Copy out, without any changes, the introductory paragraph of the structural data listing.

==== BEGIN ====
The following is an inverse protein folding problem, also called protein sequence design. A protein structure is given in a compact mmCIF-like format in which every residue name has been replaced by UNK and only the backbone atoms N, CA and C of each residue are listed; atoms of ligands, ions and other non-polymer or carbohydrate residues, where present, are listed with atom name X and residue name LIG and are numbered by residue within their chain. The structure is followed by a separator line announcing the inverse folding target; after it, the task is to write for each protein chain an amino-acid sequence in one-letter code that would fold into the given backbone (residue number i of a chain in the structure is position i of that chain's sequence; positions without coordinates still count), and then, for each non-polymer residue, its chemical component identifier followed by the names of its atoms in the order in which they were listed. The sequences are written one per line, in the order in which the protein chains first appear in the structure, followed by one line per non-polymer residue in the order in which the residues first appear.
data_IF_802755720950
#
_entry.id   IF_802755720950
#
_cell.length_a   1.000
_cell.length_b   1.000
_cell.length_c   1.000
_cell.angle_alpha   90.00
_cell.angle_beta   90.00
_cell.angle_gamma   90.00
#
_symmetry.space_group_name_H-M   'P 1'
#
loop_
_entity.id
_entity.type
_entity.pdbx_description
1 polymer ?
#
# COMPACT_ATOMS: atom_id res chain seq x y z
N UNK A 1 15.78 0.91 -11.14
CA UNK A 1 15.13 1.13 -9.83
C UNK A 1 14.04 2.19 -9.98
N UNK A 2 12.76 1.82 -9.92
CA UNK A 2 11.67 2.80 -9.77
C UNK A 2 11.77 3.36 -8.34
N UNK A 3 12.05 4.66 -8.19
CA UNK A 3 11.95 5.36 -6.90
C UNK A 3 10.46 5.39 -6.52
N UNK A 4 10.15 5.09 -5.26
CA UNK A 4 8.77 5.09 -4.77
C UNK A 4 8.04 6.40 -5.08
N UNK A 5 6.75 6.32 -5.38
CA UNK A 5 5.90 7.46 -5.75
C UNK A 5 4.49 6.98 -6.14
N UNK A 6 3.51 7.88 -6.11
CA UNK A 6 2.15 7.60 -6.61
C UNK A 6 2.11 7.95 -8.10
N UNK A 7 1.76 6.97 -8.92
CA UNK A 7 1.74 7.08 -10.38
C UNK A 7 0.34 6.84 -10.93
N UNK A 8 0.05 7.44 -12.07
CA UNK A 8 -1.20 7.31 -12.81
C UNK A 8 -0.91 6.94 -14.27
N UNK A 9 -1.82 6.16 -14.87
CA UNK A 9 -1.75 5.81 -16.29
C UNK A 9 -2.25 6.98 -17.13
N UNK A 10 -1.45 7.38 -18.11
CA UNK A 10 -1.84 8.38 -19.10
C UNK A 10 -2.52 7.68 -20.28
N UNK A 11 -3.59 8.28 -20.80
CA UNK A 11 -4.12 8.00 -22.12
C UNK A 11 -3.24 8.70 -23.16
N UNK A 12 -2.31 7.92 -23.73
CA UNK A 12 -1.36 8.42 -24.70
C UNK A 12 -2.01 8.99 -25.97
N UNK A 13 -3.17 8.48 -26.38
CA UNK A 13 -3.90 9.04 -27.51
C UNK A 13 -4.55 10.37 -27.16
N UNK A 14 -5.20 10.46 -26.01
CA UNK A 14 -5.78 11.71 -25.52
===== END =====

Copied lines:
The following is an inverse protein folding problem, also called protein sequence design. A protein structure is given in a compact mmCIF-like format in which every residue name has been replaced by UNK and only the backbone atoms N, CA and C of each residue are listed; atoms of ligands, ions and other non-polymer or carbohydrate residues, where present, are listed with atom name X and residue name LIG and are numbered by residue within their chain. The structure is followed by a separator line announcing the inverse folding target; after it, the task is to write for each protein chain an amino-acid sequence in one-letter code that would fold into the given backbone (residue number i of a chain in the structure is position i of that chain's sequence; positions without coordinates still count), and then, for each non-polymer residue, its chemical component identifier followed by the names of its atoms in the order in which they were listed. The sequences are written one per line, in the order in which the protein chains first appear in the structure, followed by one line per non-polymer residue in the order in which the residues first appear.